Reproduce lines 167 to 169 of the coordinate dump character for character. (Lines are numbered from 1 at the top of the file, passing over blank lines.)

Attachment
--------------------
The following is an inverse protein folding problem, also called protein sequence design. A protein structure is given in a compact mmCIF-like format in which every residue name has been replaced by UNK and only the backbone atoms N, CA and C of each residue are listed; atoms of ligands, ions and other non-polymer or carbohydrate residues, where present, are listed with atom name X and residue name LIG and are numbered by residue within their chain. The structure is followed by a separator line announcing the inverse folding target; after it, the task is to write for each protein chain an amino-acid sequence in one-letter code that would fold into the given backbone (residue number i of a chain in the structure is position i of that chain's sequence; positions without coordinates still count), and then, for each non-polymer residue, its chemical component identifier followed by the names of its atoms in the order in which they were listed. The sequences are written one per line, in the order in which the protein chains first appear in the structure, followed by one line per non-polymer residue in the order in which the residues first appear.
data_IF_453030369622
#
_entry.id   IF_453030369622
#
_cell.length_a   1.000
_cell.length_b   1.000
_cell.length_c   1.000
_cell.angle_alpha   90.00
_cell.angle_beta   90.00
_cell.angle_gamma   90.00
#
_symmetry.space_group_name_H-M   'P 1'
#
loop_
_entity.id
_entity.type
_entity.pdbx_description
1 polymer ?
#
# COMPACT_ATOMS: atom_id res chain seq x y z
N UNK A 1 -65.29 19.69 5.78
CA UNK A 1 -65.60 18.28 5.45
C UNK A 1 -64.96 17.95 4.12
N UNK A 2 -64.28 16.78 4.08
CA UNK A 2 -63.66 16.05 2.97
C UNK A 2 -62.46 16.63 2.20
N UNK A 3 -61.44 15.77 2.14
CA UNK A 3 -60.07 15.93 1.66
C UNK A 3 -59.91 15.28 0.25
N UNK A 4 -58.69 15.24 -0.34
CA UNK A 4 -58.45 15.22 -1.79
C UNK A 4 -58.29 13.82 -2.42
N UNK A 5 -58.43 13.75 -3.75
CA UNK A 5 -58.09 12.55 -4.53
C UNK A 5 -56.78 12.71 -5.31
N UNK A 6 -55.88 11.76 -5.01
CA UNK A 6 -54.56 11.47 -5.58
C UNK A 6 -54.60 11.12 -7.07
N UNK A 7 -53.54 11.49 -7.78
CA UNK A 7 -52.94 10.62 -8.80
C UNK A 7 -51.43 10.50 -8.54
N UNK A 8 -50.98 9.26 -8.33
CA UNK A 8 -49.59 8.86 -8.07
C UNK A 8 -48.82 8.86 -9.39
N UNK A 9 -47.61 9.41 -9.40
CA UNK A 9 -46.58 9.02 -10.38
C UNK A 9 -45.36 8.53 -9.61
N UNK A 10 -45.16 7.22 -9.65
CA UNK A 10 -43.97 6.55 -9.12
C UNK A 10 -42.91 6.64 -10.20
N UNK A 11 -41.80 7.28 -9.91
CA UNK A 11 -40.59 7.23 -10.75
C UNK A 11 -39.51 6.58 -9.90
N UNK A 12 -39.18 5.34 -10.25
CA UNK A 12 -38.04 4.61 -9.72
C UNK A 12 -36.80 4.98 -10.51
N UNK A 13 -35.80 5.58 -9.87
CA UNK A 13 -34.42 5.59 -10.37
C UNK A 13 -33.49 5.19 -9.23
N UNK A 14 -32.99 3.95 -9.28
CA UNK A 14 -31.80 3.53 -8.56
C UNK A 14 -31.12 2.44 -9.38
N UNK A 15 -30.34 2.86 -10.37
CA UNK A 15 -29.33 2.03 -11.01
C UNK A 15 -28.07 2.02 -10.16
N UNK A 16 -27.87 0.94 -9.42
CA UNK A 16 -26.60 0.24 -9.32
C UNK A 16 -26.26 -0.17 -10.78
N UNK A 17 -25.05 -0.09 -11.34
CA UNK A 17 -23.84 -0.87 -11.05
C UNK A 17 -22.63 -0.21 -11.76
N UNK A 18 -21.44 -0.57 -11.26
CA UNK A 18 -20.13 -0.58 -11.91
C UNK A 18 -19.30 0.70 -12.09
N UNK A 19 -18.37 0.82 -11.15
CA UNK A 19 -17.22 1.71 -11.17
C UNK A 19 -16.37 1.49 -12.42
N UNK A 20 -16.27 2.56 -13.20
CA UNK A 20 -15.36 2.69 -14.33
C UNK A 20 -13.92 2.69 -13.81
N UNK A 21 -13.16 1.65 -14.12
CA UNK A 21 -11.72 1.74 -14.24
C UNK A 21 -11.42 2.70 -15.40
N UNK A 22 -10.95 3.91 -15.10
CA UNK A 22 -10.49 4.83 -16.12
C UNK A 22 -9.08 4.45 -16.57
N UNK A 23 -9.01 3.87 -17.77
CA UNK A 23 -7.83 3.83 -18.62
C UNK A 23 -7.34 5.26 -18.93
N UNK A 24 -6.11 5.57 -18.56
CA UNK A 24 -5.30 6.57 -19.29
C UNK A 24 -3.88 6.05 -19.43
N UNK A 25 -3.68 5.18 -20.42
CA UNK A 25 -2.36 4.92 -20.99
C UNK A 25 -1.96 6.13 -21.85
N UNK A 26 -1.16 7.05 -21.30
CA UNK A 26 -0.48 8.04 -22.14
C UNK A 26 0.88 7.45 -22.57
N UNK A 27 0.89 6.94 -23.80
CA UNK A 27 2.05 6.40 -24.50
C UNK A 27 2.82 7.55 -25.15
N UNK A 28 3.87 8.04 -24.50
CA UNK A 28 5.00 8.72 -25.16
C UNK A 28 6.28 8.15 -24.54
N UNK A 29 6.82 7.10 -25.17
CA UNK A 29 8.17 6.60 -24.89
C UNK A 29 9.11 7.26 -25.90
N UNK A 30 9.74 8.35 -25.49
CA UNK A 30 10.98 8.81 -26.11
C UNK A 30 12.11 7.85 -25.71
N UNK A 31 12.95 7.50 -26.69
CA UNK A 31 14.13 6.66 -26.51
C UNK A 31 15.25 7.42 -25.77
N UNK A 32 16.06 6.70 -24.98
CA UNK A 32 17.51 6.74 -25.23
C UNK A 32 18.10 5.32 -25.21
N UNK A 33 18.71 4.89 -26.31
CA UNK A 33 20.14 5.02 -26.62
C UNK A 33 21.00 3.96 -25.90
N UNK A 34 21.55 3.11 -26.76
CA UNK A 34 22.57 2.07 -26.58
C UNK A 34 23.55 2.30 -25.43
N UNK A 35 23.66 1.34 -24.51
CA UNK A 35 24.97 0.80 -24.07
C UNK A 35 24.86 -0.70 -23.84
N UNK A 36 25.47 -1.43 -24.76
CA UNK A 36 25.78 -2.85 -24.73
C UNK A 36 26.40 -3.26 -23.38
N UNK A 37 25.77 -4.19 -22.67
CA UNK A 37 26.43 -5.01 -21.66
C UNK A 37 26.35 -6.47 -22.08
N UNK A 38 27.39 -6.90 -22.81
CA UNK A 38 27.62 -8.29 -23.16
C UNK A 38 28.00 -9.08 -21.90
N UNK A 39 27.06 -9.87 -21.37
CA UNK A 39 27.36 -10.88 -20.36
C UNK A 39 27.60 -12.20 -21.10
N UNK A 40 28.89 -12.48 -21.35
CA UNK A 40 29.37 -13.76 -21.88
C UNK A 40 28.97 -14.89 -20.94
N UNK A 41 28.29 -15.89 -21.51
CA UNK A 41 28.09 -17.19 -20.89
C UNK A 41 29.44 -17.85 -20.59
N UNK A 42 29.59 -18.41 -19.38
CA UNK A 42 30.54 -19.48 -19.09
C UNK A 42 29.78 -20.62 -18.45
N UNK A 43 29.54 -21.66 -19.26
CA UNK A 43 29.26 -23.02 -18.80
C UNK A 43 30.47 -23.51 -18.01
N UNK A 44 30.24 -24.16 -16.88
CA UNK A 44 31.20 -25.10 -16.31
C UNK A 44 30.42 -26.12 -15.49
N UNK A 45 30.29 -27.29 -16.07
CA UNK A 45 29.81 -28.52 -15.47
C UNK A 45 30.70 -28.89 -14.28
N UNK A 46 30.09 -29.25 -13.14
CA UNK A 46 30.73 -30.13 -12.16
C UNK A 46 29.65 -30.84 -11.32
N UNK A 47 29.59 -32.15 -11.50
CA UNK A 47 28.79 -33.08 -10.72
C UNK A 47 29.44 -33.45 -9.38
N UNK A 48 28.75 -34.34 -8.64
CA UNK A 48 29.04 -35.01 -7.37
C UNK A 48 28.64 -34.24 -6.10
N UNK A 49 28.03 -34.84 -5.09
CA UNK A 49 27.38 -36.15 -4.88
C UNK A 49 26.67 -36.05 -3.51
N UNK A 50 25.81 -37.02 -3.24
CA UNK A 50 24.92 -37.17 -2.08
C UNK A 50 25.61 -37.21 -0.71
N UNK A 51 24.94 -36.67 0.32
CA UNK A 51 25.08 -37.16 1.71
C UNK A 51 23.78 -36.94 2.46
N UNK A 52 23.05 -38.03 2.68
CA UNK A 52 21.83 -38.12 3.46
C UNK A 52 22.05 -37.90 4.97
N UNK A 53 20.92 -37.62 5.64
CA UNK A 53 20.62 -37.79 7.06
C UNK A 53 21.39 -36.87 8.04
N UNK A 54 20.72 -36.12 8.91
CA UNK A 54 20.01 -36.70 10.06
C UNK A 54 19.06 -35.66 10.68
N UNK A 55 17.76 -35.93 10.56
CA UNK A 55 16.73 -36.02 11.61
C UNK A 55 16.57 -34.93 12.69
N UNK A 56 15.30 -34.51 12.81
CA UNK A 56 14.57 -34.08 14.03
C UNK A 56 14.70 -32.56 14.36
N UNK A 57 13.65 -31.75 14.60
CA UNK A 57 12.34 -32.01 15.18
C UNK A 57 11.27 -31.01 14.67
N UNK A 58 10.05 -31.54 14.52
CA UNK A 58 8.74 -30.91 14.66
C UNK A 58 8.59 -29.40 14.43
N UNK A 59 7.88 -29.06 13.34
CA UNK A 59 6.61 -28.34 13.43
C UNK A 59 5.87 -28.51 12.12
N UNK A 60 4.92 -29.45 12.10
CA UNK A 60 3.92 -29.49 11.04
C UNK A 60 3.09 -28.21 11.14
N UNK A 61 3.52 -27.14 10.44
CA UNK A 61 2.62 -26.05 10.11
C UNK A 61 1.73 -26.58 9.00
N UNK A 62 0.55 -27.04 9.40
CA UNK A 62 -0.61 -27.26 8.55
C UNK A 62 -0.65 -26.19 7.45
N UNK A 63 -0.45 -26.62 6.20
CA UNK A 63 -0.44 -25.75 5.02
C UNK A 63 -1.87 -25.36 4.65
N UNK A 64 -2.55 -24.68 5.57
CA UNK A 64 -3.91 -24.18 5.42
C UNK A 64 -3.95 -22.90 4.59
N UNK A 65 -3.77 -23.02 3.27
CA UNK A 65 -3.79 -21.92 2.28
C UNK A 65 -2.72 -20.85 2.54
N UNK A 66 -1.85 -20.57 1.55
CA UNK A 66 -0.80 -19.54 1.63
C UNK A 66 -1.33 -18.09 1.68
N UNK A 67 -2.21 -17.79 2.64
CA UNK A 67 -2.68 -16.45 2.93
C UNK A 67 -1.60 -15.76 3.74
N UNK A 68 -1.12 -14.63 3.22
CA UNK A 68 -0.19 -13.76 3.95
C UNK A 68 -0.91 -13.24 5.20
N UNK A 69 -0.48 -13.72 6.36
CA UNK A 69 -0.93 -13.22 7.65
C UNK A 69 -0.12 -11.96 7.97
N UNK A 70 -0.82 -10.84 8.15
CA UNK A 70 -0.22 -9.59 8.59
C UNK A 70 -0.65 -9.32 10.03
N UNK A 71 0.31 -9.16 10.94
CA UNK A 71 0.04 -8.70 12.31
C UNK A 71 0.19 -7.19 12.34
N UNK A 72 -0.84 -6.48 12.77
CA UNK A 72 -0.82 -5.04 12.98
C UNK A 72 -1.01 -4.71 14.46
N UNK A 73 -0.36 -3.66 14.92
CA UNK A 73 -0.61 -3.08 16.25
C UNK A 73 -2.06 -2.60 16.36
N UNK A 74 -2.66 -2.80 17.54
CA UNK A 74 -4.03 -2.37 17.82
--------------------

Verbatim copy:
CA UNK A 49 27.38 -36.15 -4.88
C UNK A 49 26.67 -36.05 -3.51
N UNK A 50 25.81 -37.02 -3.24